Furthermore, on another topic, despite the ongoing stalemate in the Council, the European Union has made a firm commitment to a democratic transition in the Syrian Arab Republic. That is why it was swift to condemn the bloody oppression carried out by the Bashar Al-Assad regime and considers the Syrian national coalition as the legitimate representatives of the Syrian people. It has shown, in this crisis, its willingness and ability to act. Starting in May 2011, the European Union deployed a wide array of individual, financial and trade sanctions against the regime. With over €400 million delivered in humanitarian assistance, the European Union and its member States have provided significant aid to ease the plight of the Syrian population, including refugees. The European Union has always supported the efforts of the Joint Special Representative to find a political solution to the conflict.
On the Iranian nuclear issue, the High Representative has been intervening as a facilitator in the dialogue with Tehran. We thank her for her intensive efforts and exemplary commitment, working alongside the E3+3 Governments, to keeping the door to dialogue open. A new meeting with Iran will take place in Almaty on 26 February. It will be an opportunity for Iran to make, without further delay, the goodwill gesture that the international community expects from it in accordance with the relevant Security Council resolutions and the resolutions of the International Atomic Energy Agency Board of Governors. As long as Iran does not comply with its obligations, we will fulfil our responsibilities and increase pressure in order to convince it to abandon its policy of isolation and provocation.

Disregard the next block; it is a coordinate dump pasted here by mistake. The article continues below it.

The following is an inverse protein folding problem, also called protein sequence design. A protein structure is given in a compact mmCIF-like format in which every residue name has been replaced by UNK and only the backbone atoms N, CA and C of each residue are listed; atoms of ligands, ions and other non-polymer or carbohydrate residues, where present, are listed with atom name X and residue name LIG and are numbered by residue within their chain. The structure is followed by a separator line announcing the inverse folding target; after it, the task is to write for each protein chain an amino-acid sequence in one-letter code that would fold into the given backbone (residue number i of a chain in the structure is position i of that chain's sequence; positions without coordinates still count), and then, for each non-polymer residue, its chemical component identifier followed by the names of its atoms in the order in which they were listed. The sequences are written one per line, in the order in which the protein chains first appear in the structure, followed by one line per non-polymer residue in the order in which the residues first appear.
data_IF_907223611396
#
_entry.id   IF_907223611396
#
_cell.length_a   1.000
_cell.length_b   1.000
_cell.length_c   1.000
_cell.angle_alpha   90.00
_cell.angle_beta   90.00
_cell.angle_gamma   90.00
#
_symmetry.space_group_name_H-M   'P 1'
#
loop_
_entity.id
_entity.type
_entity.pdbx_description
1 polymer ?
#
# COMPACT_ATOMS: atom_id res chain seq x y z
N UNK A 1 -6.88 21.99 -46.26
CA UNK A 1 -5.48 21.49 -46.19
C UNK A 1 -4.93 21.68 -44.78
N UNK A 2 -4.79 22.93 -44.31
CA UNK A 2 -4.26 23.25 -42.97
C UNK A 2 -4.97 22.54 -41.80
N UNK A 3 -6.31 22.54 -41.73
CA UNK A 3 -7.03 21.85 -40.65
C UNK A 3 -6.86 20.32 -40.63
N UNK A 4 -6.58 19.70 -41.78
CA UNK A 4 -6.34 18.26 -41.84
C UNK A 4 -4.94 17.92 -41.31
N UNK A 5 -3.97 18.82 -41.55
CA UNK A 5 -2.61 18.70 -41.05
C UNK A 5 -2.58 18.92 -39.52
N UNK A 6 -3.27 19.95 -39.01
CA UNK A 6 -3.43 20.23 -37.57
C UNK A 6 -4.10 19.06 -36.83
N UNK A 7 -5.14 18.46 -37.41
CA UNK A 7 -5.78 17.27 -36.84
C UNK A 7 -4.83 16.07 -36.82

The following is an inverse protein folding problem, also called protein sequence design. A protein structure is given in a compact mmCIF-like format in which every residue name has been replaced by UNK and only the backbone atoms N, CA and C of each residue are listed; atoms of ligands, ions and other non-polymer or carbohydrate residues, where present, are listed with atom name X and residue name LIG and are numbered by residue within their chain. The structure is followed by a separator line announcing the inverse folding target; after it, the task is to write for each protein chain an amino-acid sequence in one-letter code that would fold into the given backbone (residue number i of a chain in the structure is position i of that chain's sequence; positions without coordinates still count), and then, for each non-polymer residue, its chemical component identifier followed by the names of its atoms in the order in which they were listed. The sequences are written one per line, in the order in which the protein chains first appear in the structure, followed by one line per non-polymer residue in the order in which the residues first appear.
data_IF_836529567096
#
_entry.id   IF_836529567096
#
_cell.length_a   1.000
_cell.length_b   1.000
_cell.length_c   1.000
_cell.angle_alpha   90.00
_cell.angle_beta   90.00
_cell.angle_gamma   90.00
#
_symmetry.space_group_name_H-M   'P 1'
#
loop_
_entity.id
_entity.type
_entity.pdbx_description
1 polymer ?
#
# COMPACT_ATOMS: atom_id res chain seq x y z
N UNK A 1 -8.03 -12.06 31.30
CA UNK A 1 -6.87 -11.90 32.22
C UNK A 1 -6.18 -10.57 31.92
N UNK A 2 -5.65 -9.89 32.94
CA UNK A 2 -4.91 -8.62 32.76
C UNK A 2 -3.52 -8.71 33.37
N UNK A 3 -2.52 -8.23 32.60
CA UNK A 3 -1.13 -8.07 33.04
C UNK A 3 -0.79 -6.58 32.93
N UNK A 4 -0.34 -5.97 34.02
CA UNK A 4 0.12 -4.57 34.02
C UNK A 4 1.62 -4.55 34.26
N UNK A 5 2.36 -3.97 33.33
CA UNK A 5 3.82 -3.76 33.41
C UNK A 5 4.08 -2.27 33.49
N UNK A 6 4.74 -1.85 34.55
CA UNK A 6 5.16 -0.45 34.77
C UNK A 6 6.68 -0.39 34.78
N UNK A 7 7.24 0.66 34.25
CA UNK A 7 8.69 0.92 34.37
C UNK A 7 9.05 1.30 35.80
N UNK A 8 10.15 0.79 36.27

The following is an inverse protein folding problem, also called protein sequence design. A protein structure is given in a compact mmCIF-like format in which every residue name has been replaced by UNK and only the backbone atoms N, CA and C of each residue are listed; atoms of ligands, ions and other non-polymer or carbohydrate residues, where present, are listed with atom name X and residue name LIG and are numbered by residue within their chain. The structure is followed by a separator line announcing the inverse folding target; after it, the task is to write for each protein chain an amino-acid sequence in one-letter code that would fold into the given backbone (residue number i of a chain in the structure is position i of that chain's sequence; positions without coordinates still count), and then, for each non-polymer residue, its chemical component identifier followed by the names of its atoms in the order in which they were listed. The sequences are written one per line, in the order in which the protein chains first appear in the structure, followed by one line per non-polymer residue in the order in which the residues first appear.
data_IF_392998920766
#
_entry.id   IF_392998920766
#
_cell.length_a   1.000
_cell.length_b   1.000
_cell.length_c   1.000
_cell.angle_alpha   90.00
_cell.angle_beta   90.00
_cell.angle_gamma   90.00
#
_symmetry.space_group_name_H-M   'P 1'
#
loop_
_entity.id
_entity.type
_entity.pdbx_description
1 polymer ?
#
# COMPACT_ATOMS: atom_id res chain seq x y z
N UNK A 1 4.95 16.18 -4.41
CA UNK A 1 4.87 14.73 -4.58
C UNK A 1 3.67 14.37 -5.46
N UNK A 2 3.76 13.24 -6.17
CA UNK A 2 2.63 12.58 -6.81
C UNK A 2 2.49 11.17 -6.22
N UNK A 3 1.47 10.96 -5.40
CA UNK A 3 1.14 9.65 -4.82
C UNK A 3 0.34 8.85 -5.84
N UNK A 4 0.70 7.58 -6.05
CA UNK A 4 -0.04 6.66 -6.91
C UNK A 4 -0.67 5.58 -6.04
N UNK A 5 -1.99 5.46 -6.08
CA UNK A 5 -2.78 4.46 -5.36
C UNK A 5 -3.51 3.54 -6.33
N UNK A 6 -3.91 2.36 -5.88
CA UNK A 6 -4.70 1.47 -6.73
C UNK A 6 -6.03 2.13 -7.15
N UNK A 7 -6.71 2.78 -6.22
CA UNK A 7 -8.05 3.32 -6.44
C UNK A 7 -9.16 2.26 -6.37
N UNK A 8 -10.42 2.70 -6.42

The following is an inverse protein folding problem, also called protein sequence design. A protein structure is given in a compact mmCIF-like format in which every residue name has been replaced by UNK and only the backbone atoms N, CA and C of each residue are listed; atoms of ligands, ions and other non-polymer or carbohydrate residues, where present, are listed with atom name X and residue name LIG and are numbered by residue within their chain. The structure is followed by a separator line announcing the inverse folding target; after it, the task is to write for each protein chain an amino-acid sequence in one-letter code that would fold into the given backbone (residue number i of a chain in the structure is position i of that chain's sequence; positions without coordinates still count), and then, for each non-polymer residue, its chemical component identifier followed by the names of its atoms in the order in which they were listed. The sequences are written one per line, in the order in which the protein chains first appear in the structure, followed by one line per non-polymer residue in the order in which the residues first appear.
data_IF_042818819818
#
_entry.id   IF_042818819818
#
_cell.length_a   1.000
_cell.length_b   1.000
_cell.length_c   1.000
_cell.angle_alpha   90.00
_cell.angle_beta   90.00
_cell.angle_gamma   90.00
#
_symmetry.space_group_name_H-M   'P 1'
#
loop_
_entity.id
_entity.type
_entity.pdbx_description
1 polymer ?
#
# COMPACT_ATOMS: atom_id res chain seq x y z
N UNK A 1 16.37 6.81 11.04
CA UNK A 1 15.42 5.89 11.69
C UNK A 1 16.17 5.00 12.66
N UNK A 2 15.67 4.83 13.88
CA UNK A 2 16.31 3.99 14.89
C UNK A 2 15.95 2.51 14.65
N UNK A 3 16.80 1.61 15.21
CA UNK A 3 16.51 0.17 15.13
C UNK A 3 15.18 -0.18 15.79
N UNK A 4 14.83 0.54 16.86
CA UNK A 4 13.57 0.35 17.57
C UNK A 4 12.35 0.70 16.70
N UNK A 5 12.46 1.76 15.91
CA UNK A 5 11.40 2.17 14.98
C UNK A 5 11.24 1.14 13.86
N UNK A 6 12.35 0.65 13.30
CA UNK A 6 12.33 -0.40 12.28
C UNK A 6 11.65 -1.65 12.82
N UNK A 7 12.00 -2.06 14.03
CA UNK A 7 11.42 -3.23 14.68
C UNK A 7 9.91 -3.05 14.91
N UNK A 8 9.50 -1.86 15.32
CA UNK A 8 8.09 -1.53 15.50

The European Union and its member States are fully committed to playing their role in that issue, setting up a very strong sanctions apparatus. We continue to believe that firmness is still the best guarantee for the achievement of a long-term diplomatic solution, which is the goal we all share.
Finally, the European Union provides support to the work of the Security Council on several crosscutting issues, showing thus that it is a major partner of the United Nations in defining prospects for progress in international affairs. It promotes the role of women in crisis exit strategies, as is the case in Afghanistan, through the European Union Police Mission in Afghanistan, where a clear effort has been made to increase the number of female police officers.
With respect to the protection of children in armed conf lict, I thank the European Union for the ongoing support provided to the Special Representative of the Secretary-General for Children and Armed Conflict. I will conclude by recalling that the special role played by the European Union led two years ago to the adoption by the General Assembly of resolution 65/276. That resolution affirmed the role of the European Union as a partner, pillar and friend of the United Nations, not just as a regional organization but also as a pillar of a coherent and effective international system.